What the Incoming Trump Administration may Mean for FDA, Biopharma and Device Companies
11 November 2016
Investors seem to believe the incoming Donald Trump administration and the avoidance of a California ballot measure on drug pricing will have a positive impact on the sector as a whole.
As pharmaceutical and biotech company stocks saw a quick rise in share prices after the elections, investors seem to believe the incoming Donald Trump administration and the avoidance of a California ballot measure on drug pricing will have a positive impact on the sector as a whole, at least financially.
But while Trump has called for a reduction of federal regulations in general, it remains to be seen how he will deal with the US Food and Drug Administration (FDA).
Steven Grossman, JD, deputy executive director of the Alliance for a Stronger FDA, told Focus in a phone interview on Thursday: “Our positioning is that Trump has been focused on jobs and the economy, and FDA regulates a lot of consumer spending and those industries produce a lot of high-paying jobs. We hope they see that this agency is in the interest of the economy, and that disrupting FDA is not a way to boost the economy.”
Regardless of what happens at FDA, the biopharmaceutical industry will always need to continue to find ways to raise new funds and develop new treatments to stay afloat.
Ron Cohen, president and CEO of Acorda Therapeutics and chairman of industry group BIO, explained to Focus: “The fundamental challenges the industry has been grappling with have not changed. We still need to ensure incentives for the massive, at risk investments required to create innovative, more effective medicines, while still ensuring that everyone who needs a medicine has access to it. That's irrespective of who is in the White House.”
According to Donald Trump’s Contract with the American Voter laying out his plans for his first 100 days in office, a repeal and replacement for 2010’s Patient Protection and Affordable Care Act (ACA), also known as Obamacare, seems highly likely.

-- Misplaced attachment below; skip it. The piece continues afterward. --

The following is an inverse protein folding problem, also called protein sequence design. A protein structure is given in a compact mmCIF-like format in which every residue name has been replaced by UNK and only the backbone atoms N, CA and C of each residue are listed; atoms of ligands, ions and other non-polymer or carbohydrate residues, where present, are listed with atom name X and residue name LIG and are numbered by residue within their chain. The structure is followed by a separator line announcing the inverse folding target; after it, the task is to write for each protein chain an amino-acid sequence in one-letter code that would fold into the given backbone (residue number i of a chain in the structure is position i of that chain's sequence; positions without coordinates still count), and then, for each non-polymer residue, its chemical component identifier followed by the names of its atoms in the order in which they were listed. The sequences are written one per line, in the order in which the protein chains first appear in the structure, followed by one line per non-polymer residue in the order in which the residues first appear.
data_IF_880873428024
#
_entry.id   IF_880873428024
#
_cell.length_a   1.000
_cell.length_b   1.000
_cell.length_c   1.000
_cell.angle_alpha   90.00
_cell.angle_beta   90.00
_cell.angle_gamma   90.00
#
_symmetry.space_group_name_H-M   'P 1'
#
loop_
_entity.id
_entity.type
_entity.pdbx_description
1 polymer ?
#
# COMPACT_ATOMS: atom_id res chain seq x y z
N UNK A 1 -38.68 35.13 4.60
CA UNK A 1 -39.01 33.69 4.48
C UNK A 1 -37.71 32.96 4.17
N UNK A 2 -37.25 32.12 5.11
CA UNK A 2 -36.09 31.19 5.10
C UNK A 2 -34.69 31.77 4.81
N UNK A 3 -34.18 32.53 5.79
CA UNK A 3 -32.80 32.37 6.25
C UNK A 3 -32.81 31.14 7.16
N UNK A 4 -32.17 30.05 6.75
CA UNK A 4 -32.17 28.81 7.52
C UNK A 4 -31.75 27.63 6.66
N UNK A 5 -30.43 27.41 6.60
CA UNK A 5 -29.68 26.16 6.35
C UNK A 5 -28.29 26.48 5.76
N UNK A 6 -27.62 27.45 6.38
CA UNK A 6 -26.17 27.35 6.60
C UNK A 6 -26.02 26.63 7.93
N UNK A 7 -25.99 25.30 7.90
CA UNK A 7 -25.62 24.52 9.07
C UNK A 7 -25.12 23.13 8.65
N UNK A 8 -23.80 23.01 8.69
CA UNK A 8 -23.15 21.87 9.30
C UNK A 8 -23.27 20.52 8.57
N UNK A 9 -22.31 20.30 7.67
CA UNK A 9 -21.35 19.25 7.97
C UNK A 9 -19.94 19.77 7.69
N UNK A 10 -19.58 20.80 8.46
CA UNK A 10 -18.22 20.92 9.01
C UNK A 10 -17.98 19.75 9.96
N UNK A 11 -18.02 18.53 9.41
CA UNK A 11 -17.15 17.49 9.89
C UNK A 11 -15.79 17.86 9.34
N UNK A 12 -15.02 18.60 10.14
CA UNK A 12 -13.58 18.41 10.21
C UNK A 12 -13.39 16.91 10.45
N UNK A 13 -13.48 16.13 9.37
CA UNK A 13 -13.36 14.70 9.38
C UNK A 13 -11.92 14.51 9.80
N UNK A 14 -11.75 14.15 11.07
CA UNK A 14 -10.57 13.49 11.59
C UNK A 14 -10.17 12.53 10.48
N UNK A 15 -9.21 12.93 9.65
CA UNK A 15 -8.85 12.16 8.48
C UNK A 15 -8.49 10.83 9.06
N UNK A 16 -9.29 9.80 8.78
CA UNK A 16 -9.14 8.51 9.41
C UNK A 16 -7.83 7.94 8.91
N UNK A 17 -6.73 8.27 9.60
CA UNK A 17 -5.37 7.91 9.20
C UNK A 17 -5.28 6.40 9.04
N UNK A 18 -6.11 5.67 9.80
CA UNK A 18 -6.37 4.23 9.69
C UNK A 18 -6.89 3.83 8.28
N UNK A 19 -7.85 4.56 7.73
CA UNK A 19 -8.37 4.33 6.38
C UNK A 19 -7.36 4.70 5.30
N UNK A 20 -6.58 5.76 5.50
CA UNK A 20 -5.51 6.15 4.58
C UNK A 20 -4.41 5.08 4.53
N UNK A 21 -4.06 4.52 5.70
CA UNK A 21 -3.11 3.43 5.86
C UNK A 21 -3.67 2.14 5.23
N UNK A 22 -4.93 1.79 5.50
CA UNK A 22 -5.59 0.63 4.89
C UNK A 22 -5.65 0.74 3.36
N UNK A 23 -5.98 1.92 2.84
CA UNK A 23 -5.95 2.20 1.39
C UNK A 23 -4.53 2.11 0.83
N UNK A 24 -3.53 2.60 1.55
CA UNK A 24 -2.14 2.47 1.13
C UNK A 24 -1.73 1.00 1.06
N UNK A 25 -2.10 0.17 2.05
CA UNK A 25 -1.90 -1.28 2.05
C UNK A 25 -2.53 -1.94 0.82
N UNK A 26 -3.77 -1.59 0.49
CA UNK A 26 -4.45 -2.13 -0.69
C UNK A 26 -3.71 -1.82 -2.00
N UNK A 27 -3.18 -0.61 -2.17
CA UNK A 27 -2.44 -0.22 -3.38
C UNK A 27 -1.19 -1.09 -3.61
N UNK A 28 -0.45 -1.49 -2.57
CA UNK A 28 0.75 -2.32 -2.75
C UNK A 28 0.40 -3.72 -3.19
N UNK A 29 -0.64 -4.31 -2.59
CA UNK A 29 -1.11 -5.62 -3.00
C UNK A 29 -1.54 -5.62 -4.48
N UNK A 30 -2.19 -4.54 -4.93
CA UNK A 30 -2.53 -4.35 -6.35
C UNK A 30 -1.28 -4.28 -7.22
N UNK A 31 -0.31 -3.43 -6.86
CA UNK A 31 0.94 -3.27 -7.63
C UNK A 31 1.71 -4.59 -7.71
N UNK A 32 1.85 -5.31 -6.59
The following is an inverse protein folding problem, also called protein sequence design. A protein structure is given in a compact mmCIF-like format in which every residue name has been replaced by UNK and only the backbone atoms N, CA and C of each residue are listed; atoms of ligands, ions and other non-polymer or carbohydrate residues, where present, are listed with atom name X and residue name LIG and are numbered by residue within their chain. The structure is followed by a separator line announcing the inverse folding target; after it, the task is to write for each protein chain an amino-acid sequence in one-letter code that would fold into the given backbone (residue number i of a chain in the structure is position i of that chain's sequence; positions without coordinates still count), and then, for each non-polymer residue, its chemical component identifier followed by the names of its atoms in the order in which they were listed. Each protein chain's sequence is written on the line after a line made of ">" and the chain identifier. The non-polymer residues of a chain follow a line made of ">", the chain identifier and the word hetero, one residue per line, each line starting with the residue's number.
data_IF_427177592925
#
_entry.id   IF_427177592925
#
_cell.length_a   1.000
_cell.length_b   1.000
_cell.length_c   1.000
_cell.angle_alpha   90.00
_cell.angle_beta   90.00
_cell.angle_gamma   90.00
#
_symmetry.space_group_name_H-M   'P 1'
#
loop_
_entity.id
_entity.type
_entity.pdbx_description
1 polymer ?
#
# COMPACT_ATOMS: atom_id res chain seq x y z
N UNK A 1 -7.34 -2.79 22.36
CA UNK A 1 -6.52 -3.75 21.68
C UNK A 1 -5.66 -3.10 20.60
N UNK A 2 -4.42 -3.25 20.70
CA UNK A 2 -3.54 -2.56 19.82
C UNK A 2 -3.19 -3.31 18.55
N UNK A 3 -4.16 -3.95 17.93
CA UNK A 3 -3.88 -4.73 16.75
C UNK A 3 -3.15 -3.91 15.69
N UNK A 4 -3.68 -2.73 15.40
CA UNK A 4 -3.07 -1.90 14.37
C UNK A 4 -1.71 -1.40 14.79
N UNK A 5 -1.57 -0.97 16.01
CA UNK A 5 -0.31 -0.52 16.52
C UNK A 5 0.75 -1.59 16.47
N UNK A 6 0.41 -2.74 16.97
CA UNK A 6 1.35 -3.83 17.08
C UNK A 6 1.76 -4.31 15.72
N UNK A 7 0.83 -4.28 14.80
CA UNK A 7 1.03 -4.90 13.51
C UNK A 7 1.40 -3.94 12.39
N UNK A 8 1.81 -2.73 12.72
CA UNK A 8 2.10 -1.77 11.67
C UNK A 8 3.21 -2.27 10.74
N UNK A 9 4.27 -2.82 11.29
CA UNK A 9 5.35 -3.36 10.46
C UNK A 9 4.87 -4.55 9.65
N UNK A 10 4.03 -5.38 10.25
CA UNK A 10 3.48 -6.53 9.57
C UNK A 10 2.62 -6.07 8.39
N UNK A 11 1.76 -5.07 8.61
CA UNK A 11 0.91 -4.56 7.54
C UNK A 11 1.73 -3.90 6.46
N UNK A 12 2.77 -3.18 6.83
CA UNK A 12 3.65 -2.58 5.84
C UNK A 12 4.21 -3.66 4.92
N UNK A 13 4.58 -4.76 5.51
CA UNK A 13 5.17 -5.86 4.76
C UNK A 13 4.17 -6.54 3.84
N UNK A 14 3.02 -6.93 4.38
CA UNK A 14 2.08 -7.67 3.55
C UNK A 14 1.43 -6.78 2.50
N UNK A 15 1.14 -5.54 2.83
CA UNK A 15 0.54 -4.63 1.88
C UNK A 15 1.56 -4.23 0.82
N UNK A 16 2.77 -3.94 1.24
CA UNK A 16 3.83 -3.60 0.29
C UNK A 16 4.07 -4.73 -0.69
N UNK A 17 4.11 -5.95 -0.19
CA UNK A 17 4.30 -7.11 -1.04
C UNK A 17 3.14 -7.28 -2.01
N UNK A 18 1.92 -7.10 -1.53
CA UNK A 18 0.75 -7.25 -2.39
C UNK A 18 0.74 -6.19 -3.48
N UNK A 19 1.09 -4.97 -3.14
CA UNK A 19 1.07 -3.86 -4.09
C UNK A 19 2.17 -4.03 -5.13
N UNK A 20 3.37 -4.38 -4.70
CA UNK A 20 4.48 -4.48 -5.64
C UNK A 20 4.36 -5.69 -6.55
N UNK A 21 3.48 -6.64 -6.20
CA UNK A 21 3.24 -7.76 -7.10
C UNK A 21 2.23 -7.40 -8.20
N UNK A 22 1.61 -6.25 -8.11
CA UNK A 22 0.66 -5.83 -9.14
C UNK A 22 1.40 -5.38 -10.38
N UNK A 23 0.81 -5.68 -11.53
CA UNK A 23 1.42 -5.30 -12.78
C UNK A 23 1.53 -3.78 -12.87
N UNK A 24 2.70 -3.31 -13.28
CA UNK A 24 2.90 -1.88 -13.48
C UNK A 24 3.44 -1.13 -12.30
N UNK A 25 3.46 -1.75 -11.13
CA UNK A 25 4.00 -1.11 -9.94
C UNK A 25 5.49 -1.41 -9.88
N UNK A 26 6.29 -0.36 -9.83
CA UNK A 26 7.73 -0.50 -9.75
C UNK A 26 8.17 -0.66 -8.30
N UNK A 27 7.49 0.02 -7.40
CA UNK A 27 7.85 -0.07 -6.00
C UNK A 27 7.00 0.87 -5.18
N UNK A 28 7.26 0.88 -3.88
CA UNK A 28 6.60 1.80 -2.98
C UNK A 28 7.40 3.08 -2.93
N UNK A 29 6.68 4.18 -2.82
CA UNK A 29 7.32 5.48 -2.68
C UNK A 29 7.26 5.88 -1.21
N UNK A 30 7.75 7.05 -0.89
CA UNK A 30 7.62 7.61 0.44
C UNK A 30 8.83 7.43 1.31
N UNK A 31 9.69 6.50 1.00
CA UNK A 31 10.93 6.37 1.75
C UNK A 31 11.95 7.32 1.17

“Reforms will also include cutting the red tape at the FDA: there are over 4,000 [generic] drugs awaiting approval, and we especially want to speed the approval of life-saving medications,” the contract reads.
The ACA repeal would also have implications for both the pharmaceutical and device industries. For instance, a repeal could shift the way drug manufacturers and distributors submit drug sample information to FDA, and on which FDA has issued draft guidance.
The ACA also created an abbreviated licensure pathway for FDA to approve biosimilars and interchangeable biosimilars, though it remains to be seen how this pathway would or would not be reformed by such a repeal and replacement plan.
Maxim Jacobs, director of healthcare research, North America for Edison Investment Research told Focus: “There really is no indication he is in bed with pharma companies. I would think the biosimilar pathway might even get easier.”
Trump has also called for repealing the 2.3% medical device tax, which was suspended in 2016 and 2017 but was set to go back into effect in 2018. Larry Biegelsen, senior analyst at Wells Fargo, said Trump's win makes such a repeal more likely and could mean more industry-friendly leadership at FDA and CMS.